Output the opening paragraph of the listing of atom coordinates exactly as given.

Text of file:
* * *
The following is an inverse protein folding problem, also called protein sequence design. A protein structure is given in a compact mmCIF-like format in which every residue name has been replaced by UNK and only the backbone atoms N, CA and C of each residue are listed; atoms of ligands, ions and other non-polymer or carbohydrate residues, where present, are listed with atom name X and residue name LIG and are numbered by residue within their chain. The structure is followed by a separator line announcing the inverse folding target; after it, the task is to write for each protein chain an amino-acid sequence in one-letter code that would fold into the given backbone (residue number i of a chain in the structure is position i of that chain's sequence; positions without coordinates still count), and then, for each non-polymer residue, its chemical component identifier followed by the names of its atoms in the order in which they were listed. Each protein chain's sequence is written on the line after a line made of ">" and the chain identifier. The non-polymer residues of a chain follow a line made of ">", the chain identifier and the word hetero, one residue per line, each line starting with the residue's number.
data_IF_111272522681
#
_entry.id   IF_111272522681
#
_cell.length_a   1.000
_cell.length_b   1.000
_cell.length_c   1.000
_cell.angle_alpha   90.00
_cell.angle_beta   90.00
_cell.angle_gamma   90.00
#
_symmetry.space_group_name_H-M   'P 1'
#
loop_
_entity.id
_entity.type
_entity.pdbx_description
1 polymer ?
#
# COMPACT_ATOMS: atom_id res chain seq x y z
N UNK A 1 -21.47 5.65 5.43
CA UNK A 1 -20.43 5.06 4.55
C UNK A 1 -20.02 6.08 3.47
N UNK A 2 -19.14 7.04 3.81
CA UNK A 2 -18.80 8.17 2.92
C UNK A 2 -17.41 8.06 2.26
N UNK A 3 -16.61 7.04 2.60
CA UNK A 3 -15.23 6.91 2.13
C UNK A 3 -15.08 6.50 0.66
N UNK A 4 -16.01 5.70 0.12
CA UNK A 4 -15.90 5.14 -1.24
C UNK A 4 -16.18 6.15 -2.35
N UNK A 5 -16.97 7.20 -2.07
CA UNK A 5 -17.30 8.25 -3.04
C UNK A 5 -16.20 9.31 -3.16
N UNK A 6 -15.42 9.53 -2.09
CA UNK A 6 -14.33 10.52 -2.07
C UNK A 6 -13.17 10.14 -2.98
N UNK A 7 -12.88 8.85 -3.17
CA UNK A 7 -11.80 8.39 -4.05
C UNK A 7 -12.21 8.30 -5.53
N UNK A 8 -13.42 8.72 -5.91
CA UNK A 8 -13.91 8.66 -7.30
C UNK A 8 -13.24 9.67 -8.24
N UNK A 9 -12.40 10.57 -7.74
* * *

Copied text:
The following is an inverse protein folding problem, also called protein sequence design. A protein structure is given in a compact mmCIF-like format in which every residue name has been replaced by UNK and only the backbone atoms N, CA and C of each residue are listed; atoms of ligands, ions and other non-polymer or carbohydrate residues, where present, are listed with atom name X and residue name LIG and are numbered by residue within their chain. The structure is followed by a separator line announcing the inverse folding target; after it, the task is to write for each protein chain an amino-acid sequence in one-letter code that would fold into the given backbone (residue number i of a chain in the structure is position i of that chain's sequence; positions without coordinates still count), and then, for each non-polymer residue, its chemical component identifier followed by the names of its atoms in the order in which they were listed. Each protein chain's sequence is written on the line after a line made of ">" and the chain identifier. The non-polymer residues of a chain follow a line made of ">", the chain identifier and the word hetero, one residue per line, each line starting with the residue's number.